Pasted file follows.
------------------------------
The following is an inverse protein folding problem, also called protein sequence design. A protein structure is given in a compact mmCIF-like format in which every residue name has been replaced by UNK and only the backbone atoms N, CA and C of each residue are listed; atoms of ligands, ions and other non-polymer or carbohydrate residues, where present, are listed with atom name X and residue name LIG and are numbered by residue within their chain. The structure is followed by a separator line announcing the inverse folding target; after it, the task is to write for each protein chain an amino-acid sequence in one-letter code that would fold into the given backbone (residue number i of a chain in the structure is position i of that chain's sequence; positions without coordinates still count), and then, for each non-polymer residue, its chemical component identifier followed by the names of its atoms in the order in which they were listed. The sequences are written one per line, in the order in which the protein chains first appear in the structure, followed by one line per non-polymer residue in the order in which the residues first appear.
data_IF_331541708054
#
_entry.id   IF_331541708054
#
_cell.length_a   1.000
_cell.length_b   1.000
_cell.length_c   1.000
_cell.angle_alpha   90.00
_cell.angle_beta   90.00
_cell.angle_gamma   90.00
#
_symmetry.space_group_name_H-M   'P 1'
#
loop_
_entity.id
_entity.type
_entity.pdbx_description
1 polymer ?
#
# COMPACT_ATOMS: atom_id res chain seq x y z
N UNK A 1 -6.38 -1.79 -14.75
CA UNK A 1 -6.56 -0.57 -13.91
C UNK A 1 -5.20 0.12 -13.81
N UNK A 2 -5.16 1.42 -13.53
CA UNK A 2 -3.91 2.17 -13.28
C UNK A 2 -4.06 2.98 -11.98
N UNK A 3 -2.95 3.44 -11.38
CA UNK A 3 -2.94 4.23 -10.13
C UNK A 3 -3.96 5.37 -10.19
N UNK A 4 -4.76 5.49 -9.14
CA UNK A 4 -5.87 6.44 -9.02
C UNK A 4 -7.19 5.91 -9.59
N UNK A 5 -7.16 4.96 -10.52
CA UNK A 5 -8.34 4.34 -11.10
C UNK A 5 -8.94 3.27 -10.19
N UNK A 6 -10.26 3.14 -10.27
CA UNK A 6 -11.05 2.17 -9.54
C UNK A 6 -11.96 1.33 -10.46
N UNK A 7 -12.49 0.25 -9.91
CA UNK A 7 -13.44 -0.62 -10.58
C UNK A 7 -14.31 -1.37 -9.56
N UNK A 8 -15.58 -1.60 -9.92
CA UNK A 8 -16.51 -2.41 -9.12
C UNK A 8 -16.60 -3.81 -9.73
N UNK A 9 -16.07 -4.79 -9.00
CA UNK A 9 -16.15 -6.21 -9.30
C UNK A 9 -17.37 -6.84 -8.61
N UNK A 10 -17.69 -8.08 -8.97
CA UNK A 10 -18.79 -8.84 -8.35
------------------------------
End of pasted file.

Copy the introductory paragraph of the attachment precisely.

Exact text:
The following is an inverse protein folding problem, also called protein sequence design. A protein structure is given in a compact mmCIF-like format in which every residue name has been replaced by UNK and only the backbone atoms N, CA and C of each residue are listed; atoms of ligands, ions and other non-polymer or carbohydrate residues, where present, are listed with atom name X and residue name LIG and are numbered by residue within their chain. The structure is followed by a separator line announcing the inverse folding target; after it, the task is to write for each protein chain an amino-acid sequence in one-letter code that would fold into the given backbone (residue number i of a chain in the structure is position i of that chain's sequence; positions without coordinates still count), and then, for each non-polymer residue, its chemical component identifier followed by the names of its atoms in the order in which they were listed. The sequences are written one per line, in the order in which the protein chains first appear in the structure, followed by one line per non-polymer residue in the order in which the residues first appear.